13 Ways Municipalities and Waste Haulers Lose When They Don’t Embrace Technology
Opportunity cost is the thing you give up to get something else. It’s kind of like Newton’s Law – every action has an equal and opposite reaction, but within business or industry.
Opportunity cost even plays into your mix of tools for recycling education. For example, if you decide to mail a calendar to your list of 50,000 households, implicit in this decision is how you decided not to use the resources required to do so: What else could you have done with the natural resources (paper, fuel), staff time, and the hard costs for printing and postage?
Research suggests that not going digital comes with hard costs. The good news is, moving your program into the digital realm has never been easier or more affordable.
Here are 13 potential opportunity costs to motivate you to go digital without delay.
1. Reaction time. When your program, business or enterprise isn’t digitally aligned, you end up moving too slowly to serve effectively, wasting precious resources along the way.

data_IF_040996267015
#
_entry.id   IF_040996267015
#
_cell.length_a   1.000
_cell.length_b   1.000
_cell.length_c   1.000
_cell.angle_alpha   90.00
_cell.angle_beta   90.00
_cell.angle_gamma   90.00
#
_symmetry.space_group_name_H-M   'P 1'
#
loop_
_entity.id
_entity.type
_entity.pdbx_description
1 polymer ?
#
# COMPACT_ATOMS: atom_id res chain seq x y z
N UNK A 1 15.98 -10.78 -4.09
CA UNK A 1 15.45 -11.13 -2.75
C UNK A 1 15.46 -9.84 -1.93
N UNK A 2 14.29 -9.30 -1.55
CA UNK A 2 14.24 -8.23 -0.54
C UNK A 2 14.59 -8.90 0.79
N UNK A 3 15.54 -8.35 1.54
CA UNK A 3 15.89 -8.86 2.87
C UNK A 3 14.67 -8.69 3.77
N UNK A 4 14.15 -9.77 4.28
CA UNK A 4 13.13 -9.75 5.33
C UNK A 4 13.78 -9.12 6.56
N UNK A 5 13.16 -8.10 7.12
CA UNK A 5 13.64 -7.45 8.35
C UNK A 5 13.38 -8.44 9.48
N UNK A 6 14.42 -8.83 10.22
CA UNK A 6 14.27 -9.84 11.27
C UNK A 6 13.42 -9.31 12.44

Consider service-disruption notifications for hefty snows or diesel-clogging frigid temperatures that stop collection trucks in their tracks. In emergent situations like these, the best way to contact residents in a timely manner is through digital channels. Automated emails, texts or voice messages also can spare you and others from endless phone calls from unhappy residents when things don’t go as planned.
Plus, digital interactions are a lot less expensive in the long run—40 cents each versus $6.60 for a phone call, according to a 2015 DeLoitte report.
2. Decision-making metrics. When it’s time to allocate funds among educational initiatives, how will you decide where to invest? If you’re digitally aligned, you have the answers already. You’ll check the data, benchmark it, implement education to target problems, then measure again to check progress.
No data? No reliable information to positively influence the decision-making process. No way to benchmark. No way to log success.
Sounds really hard, doesn’t it? It’s expensive, too. Designing campaigns without consulting data recently cost 100-year-old US retailer JC Penney 12 percent in profits in one quarter.
3. Peer Success Emulation. Municipalities often improve their recycling programs through peer emulation, one of the most important functions of the state or regional recycling conference, if we might say so. But when your program begins to lag behind on digital, it’s hard to follow in the footsteps of the most effective programs. For waste haulers, the same is true.